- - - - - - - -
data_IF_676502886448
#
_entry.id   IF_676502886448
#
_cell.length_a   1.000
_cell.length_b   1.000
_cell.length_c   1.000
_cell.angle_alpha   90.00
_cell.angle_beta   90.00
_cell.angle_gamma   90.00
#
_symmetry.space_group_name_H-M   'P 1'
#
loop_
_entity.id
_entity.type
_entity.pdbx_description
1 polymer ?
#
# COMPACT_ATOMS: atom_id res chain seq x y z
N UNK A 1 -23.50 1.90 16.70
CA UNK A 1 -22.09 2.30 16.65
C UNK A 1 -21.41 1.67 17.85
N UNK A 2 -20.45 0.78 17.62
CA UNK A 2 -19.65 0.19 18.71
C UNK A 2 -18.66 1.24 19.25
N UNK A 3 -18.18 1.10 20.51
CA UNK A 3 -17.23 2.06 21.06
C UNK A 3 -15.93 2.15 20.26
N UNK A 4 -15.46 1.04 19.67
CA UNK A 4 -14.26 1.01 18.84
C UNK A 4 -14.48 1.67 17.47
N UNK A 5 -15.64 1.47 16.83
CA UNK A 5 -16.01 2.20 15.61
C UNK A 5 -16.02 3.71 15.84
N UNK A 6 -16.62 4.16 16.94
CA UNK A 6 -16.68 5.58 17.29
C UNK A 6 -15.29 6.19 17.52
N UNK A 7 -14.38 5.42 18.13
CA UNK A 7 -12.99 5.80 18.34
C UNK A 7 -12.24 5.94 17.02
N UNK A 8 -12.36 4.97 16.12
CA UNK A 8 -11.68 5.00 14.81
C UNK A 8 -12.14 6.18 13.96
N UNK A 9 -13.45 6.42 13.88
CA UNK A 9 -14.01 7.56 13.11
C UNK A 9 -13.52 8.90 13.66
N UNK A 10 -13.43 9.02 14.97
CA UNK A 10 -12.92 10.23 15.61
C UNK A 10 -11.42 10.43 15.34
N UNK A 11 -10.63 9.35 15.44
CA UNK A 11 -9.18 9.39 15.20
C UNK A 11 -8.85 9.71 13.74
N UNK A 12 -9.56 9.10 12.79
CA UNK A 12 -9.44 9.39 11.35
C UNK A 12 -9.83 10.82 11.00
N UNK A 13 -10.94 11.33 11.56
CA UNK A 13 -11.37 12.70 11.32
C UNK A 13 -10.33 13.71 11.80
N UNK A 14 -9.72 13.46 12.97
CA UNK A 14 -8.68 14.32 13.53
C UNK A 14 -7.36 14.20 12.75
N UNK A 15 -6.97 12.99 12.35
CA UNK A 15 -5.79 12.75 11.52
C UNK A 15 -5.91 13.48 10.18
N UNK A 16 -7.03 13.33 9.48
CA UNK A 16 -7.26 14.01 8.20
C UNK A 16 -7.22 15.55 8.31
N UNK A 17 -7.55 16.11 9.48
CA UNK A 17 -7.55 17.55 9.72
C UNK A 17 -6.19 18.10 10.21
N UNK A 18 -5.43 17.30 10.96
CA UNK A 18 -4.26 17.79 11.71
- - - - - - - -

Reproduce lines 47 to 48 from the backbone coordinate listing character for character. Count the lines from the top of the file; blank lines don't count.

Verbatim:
C UNK A 9 -13.52 8.90 13.66
N UNK A 10 -13.43 9.02 14.97